When a manager is easily accessible and takes an active role in addressing their employees’ concerns, workers feel more valued and are better equipped to do a great job.
It’s well understood that employees don’t stay loyal to an employer because of their job alone. Many stay because their leaders inspire them, making them want to be better at their work.
The days of bosses sitting behind in their offices and locking their doors are long gone. Instead, businesses expect their leaders to keep their doors open to every employee. This trend isn’t solely office-based work environments, either. With many companies shifting to remote working due to the pandemic, employees expect their managers to be available via digital means.
What is an open door policy?
The term “open door” evokes the image of an office with a physical door that can be closed for privacy. While it can refer to that setup, it’s now a broader term. In recent years, senior leaders have realized that a strict hierarchy, reinforced with barriers to access, are not compatible with the way modern companies do business.
A company that has an open door policy encourages employees to approach their managers or senior leadership team with their concerns. These organisations likewise require managers to be available for such consultations and train their leaders to support and listen to their teams. A true open door policy implies that an employee go to any manager, even members of senior leadership and those who aren’t in their direct reporting structure, with work-related concerns.
Four reasons your workplace should implement an open door policy
It’s nice to have some privacy when you need it, of course. But an open door policy is much more than the physical act of limiting physical barriers. It is also a management style that values feedback, extends support generously., and constantly looks out for better ways to serve employees.
When a workplace has an open door policy, it can enjoy these benefits:
Better Understanding of Employee Sentiment
Managers who keep their (literal and figurative) office doors open tend to make employees more comfortable about coming in to discuss workplace issues, suggestions, and ideas. It tells employees that their bosses care about them and aren’t too busy to listen to them.
When leaders are willing and able to listen to and discuss concerns, this policy results in a better understanding of workplace sentiment, day to day office events, and any issues that might impact operations.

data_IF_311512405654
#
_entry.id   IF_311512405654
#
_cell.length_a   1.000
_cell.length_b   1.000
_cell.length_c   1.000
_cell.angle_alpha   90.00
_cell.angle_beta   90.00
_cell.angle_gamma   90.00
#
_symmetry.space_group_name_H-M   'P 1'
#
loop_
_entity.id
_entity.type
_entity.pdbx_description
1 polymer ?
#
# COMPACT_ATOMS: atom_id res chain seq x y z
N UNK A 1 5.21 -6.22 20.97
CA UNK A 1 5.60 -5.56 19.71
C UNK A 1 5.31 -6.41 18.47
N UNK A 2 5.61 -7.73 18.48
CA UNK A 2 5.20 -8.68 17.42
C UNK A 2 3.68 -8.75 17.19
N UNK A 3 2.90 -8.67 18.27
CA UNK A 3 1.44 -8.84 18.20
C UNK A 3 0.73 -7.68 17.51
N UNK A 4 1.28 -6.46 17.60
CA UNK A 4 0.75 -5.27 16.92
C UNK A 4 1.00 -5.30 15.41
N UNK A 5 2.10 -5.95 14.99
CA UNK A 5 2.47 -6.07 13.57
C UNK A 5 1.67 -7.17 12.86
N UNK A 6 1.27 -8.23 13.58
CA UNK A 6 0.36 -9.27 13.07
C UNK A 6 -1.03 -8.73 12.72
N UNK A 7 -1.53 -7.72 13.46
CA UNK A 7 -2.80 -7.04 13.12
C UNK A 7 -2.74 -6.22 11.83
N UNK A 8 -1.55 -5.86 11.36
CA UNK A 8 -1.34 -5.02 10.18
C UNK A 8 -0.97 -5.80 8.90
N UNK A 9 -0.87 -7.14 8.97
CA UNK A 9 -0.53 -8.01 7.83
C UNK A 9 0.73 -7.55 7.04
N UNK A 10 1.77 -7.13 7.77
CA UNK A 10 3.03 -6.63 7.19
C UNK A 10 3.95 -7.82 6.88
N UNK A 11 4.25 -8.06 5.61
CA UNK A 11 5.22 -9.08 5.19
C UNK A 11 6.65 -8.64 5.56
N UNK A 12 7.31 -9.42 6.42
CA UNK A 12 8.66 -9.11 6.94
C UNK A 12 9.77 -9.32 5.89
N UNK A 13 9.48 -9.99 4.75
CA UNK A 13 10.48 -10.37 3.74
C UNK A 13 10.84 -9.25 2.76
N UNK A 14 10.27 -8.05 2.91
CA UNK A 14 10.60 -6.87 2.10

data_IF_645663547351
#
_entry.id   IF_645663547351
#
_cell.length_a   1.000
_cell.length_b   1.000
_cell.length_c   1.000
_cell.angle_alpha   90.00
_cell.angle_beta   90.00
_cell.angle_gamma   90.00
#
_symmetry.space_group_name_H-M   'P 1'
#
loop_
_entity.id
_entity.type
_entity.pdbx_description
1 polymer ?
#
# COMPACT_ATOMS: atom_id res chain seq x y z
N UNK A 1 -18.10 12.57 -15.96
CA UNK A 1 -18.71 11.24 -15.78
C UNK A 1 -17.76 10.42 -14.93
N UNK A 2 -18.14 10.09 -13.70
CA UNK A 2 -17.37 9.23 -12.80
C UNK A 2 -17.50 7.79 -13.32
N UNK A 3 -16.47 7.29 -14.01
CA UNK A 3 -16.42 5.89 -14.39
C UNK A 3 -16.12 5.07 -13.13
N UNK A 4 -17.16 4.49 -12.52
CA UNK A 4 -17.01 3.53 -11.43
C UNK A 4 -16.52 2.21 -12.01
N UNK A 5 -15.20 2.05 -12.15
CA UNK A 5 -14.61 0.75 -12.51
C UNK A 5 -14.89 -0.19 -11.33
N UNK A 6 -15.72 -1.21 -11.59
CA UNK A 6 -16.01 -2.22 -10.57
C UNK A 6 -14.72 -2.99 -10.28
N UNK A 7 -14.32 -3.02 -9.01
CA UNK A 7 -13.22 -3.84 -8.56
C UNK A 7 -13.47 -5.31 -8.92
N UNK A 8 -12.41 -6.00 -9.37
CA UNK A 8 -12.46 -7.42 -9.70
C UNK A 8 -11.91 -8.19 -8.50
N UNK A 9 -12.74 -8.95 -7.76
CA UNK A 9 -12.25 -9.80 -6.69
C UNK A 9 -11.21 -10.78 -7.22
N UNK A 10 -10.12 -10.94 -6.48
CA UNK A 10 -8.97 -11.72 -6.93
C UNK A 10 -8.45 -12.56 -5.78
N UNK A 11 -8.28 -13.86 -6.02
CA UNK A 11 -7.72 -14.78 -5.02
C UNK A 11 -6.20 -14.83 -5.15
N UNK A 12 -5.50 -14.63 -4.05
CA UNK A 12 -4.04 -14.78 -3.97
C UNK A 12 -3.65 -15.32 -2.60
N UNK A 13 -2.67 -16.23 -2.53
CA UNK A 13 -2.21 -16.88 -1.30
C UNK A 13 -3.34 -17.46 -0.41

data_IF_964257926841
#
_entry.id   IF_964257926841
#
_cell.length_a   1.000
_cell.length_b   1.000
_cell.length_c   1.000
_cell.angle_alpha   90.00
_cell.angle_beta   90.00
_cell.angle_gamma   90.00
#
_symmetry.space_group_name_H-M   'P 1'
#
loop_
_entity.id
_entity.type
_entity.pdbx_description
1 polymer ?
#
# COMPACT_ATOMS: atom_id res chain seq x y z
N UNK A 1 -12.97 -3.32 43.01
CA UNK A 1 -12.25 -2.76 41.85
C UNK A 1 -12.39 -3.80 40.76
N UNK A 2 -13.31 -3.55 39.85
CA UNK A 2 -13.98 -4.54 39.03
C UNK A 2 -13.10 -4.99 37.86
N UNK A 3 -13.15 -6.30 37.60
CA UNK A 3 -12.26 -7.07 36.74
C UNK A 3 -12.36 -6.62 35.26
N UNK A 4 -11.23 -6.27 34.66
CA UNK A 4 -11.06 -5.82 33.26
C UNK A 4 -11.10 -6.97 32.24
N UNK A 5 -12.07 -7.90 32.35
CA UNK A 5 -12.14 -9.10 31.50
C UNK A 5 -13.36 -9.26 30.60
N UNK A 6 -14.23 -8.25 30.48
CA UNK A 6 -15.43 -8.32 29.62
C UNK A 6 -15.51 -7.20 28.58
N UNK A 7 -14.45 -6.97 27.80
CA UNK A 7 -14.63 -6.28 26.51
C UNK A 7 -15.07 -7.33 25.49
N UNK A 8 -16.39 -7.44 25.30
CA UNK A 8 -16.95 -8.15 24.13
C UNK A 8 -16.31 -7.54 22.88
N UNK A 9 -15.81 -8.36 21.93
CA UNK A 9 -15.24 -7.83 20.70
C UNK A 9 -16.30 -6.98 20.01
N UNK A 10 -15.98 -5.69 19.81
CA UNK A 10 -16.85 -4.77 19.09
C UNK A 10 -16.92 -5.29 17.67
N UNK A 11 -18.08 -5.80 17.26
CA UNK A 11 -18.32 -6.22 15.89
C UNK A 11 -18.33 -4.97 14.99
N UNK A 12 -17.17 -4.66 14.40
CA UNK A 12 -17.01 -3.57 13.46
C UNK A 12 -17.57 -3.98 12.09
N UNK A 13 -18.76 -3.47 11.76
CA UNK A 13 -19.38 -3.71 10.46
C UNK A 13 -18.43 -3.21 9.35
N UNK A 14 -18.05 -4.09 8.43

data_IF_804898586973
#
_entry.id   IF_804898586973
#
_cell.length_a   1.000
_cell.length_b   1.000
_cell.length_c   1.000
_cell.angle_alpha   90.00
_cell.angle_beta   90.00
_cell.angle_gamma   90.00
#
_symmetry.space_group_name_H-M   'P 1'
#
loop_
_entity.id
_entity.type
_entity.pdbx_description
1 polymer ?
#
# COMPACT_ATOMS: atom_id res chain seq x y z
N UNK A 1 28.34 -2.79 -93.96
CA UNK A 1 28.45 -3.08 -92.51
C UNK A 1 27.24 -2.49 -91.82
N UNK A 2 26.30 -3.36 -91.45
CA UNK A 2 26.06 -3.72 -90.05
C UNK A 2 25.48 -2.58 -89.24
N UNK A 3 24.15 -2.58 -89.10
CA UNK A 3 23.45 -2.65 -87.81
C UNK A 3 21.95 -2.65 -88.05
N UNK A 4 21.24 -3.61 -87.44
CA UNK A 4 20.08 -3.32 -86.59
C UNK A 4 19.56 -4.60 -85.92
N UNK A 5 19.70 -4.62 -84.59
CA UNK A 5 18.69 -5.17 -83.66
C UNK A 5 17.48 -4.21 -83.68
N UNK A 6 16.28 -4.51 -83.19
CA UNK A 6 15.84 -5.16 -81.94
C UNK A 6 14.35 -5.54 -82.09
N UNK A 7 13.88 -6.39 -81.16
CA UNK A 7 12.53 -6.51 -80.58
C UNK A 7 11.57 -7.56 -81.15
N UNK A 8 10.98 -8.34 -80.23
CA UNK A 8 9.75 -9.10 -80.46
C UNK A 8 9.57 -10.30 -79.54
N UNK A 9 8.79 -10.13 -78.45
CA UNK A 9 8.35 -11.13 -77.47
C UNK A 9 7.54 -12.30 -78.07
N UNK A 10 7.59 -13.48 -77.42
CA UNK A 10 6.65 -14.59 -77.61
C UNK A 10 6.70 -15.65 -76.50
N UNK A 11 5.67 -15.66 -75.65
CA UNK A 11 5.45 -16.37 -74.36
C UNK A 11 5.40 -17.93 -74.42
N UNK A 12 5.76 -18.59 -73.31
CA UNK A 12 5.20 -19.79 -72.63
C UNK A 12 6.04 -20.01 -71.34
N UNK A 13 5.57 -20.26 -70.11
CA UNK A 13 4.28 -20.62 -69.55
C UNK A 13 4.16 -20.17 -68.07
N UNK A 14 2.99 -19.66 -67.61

These quick visits are the workplace equivalent of a doctor taking a patient’s pulse – they take a few moments, but can give you a great indication of overall health. Why not pair your open door policy with the use of employee surveys to keep your finger on the pulse of how things are going in your team?
Higher Engagement Levels
While open-door discussions tend to be informal compared to scheduled meetings and performance reviews, these discussions can still lead to valuable new insights.
A good leader always wants to be aware of the things that are happening within their team. Keeping the door open sends the message that the manager wants to engage with their employees and are interested in what they have to say. The result? More forthcoming, engaged, and invested employees.
Higher employee engagement levels mean that no opinion goes unheard. It helps build confidence in management and dispels any notion that they are out of touch with what’s happening on the ground.
Quick Access to Vital Information and New Ideas
Many managers complain that they are left out of the loop when it comes to office news. However, these managers may have inadvertently closed themselves off to receiving that information by sending the signal that they are unavailable.
While office memos and company-wide email blasts are not reliable sources of information, there’s no substitute to getting information from the source – your employees. Since they run things on a day to day basis, they have a more intimate knowledge of the issues that affect operations.
This is even more apparent in fast-paced and ever-changing industries. In the years I’ve been running Lform Design, my custom web design agency, I’ve seen again and again how vital it is to listen to employees. My team has access to an extraordinary knowledge base and a wealth of fantastic ideas between them. Why wouldn’t I want to have access to that?
Learning in the workplace doesn’t go one way. If you keep your door – and your ears – open, you might be amazed what your team can teach you.
Better Working Relationships